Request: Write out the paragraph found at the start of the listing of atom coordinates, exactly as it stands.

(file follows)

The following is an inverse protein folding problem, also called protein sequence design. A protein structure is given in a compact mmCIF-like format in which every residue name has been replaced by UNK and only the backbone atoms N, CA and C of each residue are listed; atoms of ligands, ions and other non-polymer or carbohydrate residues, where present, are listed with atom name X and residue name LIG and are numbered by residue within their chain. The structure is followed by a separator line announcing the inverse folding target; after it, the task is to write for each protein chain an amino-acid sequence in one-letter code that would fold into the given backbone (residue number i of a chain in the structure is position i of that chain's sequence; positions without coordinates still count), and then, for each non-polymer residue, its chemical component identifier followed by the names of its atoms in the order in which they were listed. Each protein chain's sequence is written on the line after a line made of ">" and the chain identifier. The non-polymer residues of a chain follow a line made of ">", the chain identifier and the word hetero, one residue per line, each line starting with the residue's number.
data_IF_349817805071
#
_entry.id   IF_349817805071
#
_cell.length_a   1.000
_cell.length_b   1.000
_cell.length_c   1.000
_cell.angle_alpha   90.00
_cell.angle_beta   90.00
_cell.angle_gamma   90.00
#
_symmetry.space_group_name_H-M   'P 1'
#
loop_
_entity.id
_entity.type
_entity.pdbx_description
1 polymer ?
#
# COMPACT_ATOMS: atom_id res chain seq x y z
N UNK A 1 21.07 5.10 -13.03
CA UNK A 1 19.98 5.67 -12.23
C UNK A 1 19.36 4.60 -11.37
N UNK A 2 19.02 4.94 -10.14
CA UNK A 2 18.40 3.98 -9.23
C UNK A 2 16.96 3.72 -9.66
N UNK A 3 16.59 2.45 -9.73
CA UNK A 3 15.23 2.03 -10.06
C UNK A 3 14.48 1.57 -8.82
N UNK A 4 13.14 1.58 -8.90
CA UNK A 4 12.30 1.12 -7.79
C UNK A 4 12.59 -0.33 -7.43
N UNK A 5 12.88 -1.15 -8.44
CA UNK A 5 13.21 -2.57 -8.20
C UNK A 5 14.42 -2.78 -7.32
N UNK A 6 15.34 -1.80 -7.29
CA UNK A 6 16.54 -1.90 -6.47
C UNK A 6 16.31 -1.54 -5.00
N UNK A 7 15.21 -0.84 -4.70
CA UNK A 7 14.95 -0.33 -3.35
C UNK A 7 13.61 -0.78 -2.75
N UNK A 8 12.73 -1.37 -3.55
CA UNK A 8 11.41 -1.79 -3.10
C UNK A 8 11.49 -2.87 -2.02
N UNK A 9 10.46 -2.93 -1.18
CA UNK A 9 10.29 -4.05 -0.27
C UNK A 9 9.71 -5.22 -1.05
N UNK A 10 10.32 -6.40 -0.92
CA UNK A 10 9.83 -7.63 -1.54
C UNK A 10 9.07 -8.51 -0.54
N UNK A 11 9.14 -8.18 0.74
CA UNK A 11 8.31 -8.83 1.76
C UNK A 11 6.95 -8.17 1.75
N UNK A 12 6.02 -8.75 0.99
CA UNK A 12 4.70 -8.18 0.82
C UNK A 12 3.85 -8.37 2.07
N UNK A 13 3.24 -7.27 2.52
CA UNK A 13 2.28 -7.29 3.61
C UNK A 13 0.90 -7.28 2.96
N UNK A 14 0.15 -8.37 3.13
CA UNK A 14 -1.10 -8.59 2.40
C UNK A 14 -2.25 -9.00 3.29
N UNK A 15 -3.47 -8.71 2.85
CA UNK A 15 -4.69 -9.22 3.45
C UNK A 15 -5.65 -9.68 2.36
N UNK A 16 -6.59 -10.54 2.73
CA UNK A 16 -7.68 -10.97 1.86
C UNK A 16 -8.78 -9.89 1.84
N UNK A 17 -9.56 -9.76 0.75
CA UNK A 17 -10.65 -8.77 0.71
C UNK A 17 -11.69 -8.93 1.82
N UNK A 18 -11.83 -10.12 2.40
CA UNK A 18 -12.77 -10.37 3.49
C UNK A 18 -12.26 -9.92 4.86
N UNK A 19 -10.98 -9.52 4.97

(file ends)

The following is an inverse protein folding problem, also called protein sequence design. A protein structure is given in a compact mmCIF-like format in which every residue name has been replaced by UNK and only the backbone atoms N, CA and C of each residue are listed; atoms of ligands, ions and other non-polymer or carbohydrate residues, where present, are listed with atom name X and residue name LIG and are numbered by residue within their chain. The structure is followed by a separator line announcing the inverse folding target; after it, the task is to write for each protein chain an amino-acid sequence in one-letter code that would fold into the given backbone (residue number i of a chain in the structure is position i of that chain's sequence; positions without coordinates still count), and then, for each non-polymer residue, its chemical component identifier followed by the names of its atoms in the order in which they were listed. Each protein chain's sequence is written on the line after a line made of ">" and the chain identifier. The non-polymer residues of a chain follow a line made of ">", the chain identifier and the word hetero, one residue per line, each line starting with the residue's number.